WINGED WARRIORS/NATIONAL B-BODY OWNERS ASSOCIATION
Photos from the collection of Sue George with thanks to Dick Padovini; text by Sue George
Shown here are some fascinating photos taken inside of Creative Industries of the Superbird clay mock-up. Creative Industries was a small customizing and assembling plant that was located in Detroit near Chrysler's Lynch Road Assembly plant. In the 1960s and 70s, and even as late as the late '80s, the car manufacturers outsourced many special projects to Creative Industries. While most people are under the impression the folks at Creative Industries built all of these special parts, the fact is most often they outsourced other small businesses to actually manufacture the custom parts. For Chrysler's projects, Hackett Brass built the wings, a company in Canada stamped out the grille frame and parking light frames, another company in Chicago provided the screen, etc. Chrysler did some experimentation and developing of some parts in the Creative Industries building, but for the most part, C.I. mostly only did the disassembly and reassembly of custom parts.
We've talked to several people who worked in either Creative Industries or one of the many small manufacturing plants nearby and heard many stories about the stacks of brightly colored Charger hoods and RoadRunner fenders that were removed and stored while the cars were being converted to Daytonas and Superbirds. If you look closely at the far left photo, you can see a stack of Charger hoods leaning against the wall between the two Daytona nosecones. Probably left over stuff from the Daytona project.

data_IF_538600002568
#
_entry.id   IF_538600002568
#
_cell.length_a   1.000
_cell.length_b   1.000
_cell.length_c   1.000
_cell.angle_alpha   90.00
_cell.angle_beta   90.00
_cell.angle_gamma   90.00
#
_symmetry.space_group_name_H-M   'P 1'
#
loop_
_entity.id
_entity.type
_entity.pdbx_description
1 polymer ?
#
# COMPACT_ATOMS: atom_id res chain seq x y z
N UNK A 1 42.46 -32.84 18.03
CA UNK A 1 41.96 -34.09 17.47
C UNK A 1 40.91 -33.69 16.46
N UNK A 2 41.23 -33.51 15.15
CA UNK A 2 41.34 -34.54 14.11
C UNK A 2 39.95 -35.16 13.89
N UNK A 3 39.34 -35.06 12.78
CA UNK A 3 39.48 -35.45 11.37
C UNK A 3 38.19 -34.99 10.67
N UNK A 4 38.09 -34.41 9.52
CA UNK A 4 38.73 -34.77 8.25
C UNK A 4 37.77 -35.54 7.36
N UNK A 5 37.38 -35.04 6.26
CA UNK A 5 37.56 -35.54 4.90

These are very early photos of the Superbird nosecone development. They are dated July 7, 1969 which is interesting because that means the Superbird was already this far along in development even before the Daytona debuted at the Talladega 500 race! Note the nose is mocked-up out of clay. The nose is molded right into the fenders at this point! The headlight doors have been outlined in the clay. Also note the side marker lights have been filled in. The fender scoops appear to be solid blocks of clay or perhaps even wood. The clay nose was heavy so it was held in place by stanchions on the floor.
In the next three photos below you can see the wing and rear window development. The clay nose was heavy so it was held in place by stanchions on the floor. I thought it was extremely interesting that at this very early stage of development, the stainless steel A-pillar mouldings are already in place! You can see the wooden stanchions on the trunk that hold up the wing in the first two photos. Also note that the wing upright was made in a two-piece design, like the first wing that was made for the Daytona test mule (Greg Kwiatkowski has that wing now). Look closely at the rear window clay mock-up and you can see the window plug outline.
But the really interesting thing about these photos is--if you didn't already figure it out from the body lines and bucket seats with headrests--the car being sacrificed is a 1969 RoadRunner, NOT a 1970! Note the old dial phone on the wall that they have the car's rearend shoved up against.
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